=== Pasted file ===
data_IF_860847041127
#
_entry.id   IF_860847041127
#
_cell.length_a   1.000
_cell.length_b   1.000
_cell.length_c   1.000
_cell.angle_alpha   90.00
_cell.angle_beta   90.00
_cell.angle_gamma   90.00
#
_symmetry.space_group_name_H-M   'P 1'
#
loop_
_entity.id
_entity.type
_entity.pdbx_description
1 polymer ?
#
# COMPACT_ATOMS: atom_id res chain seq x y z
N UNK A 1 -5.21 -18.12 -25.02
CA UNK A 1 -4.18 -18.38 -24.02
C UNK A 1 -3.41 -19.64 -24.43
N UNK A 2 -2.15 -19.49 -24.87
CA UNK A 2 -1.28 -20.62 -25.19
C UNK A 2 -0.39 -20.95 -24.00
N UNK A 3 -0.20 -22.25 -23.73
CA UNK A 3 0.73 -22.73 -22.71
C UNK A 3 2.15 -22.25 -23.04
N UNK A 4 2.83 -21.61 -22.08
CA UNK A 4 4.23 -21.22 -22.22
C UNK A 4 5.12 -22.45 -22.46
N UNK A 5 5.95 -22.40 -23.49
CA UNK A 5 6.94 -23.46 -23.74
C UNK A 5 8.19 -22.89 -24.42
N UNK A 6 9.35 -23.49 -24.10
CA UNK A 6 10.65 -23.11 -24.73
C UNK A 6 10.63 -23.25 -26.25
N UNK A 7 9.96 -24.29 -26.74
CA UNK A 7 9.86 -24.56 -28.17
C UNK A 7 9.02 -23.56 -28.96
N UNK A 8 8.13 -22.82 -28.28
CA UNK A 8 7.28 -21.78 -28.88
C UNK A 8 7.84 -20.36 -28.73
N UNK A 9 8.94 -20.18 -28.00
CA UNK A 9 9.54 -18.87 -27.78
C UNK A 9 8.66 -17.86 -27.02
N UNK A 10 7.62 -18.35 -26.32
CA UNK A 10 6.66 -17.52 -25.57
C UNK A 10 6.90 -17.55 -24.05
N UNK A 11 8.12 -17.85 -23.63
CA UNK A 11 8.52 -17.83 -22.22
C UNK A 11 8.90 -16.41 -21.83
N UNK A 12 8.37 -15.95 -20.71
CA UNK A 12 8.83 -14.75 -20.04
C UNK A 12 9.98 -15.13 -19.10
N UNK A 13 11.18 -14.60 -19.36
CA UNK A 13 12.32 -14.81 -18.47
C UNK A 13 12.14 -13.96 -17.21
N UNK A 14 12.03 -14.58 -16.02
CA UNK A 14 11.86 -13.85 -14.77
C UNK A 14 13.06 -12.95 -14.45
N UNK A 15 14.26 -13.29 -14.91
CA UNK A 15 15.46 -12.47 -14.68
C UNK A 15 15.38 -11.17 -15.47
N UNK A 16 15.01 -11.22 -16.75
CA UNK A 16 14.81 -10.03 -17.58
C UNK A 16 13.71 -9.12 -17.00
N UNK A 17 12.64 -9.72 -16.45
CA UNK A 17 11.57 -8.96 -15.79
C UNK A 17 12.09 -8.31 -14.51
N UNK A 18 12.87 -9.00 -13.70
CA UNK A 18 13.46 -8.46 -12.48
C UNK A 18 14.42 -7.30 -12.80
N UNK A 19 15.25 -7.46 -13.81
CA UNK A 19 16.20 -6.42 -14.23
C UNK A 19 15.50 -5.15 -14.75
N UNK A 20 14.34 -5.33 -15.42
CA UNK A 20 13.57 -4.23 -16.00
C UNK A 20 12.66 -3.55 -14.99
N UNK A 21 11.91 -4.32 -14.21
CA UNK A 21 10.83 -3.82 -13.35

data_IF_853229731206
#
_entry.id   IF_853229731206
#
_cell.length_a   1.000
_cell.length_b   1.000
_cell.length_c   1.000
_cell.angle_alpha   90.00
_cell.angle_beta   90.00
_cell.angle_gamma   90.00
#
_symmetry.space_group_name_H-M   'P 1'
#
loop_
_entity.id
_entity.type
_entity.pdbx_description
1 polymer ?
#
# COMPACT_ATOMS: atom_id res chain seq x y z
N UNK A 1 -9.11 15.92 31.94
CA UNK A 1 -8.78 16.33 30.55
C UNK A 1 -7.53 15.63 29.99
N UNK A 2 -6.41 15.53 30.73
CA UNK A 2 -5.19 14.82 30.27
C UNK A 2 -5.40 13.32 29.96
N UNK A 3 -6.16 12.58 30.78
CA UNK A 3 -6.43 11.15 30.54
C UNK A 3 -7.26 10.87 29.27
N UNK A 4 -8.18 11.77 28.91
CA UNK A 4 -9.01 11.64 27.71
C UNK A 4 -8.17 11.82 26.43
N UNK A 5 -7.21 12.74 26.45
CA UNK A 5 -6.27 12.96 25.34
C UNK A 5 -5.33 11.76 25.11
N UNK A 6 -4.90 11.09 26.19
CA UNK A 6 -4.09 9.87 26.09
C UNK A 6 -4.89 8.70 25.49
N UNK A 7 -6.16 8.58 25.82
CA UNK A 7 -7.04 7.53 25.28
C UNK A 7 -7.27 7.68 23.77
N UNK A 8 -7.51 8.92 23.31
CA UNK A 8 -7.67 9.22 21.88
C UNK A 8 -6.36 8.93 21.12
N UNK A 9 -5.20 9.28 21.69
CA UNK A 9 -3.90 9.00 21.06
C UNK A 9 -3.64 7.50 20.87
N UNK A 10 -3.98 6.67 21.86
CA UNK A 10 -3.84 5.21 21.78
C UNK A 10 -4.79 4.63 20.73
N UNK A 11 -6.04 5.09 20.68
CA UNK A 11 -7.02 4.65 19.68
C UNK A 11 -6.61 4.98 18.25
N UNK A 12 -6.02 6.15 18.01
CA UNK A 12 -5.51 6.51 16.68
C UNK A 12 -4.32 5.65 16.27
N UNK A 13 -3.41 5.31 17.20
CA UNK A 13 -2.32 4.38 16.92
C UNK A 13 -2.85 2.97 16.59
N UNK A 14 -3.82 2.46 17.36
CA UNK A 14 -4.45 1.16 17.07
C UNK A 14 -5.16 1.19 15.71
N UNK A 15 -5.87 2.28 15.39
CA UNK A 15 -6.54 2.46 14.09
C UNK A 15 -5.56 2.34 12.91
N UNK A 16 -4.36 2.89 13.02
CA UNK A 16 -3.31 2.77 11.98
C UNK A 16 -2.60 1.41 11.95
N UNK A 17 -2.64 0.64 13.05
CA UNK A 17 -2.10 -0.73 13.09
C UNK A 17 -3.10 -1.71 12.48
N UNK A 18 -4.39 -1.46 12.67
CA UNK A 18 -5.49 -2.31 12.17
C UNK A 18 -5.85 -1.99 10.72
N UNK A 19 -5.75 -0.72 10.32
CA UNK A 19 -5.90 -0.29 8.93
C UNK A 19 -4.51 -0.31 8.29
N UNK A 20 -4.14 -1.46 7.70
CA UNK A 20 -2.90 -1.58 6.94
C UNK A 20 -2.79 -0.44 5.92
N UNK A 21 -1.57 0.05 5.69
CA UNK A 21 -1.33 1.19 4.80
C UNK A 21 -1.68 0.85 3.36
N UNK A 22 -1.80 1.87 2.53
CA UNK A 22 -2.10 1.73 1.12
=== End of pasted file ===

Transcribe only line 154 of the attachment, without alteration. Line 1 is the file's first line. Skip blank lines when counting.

N UNK A 18 -4.39 -1.46 12.67